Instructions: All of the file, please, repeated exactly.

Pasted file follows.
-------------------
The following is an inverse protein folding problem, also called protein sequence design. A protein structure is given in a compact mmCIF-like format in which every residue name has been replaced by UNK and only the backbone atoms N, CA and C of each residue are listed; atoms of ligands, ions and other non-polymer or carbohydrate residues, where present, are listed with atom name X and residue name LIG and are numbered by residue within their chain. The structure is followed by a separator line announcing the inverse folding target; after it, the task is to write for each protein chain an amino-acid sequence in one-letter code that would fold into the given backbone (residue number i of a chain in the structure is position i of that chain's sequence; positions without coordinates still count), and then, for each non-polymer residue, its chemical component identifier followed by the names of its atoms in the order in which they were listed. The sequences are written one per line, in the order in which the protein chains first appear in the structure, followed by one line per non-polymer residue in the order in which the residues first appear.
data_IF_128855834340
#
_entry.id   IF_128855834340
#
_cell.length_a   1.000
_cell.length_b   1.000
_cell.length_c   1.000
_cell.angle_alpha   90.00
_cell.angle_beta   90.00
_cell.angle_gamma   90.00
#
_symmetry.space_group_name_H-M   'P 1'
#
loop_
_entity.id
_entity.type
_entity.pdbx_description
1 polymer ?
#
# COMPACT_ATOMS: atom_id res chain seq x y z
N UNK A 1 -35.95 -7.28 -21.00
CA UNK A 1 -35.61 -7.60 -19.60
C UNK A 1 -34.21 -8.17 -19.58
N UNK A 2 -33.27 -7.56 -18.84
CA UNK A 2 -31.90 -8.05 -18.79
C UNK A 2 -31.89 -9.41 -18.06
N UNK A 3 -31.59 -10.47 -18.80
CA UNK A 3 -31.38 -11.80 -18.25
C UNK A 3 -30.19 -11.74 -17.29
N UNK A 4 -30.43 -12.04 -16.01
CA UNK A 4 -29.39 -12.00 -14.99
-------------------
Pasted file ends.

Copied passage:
The following is an inverse protein folding problem, also called protein sequence design. A protein structure is given in a compact mmCIF-like format in which every residue name has been replaced by UNK and only the backbone atoms N, CA and C of each residue are listed; atoms of ligands, ions and other non-polymer or carbohydrate residues, where present, are listed with atom name X and residue name LIG and are numbered by residue within their chain. The structure is followed by a separator line announcing the inverse folding target; after it, the task is to write for each protein chain an amino-acid sequence in one-letter code that would fold into the given backbone (residue number i of a chain in the structure is position i of that chain's sequence; positions without coordinates still count), and then, for each non-polymer residue, its chemical component identifier followed by the names of its atoms in the order in which they were listed. The sequences are written one per line, in the order in which the protein chains first appear in the structure, followed by one line per non-polymer residue in the order in which the residues first appear.
data_IF_128855834340
#
_entry.id   IF_128855834340
#
_cell.length_a   1.000
_cell.length_b   1.000
_cell.length_c   1.000
_cell.angle_alpha   90.00
_cell.angle_beta   90.00
_cell.angle_gamma   90.00
#
_symmetry.space_group_name_H-M   'P 1'
#
loop_
_entity.id
_entity.type
_entity.pdbx_description
1 polymer ?
#
# COMPACT_ATOMS: atom_id res chain seq x y z
N UNK A 1 -35.95 -7.28 -21.00
CA UNK A 1 -35.61 -7.60 -19.60
C UNK A 1 -34.21 -8.17 -19.58
N UNK A 2 -33.27 -7.56 -18.84
CA UNK A 2 -31.90 -8.05 -18.79
C UNK A 2 -31.89 -9.41 -18.06
N UNK A 3 -31.59 -10.47 -18.80
CA UNK A 3 -31.38 -11.80 -18.25
C UNK A 3 -30.19 -11.74 -17.29
N UNK A 4 -30.43 -12.04 -16.01
CA UNK A 4 -29.39 -12.00 -14.99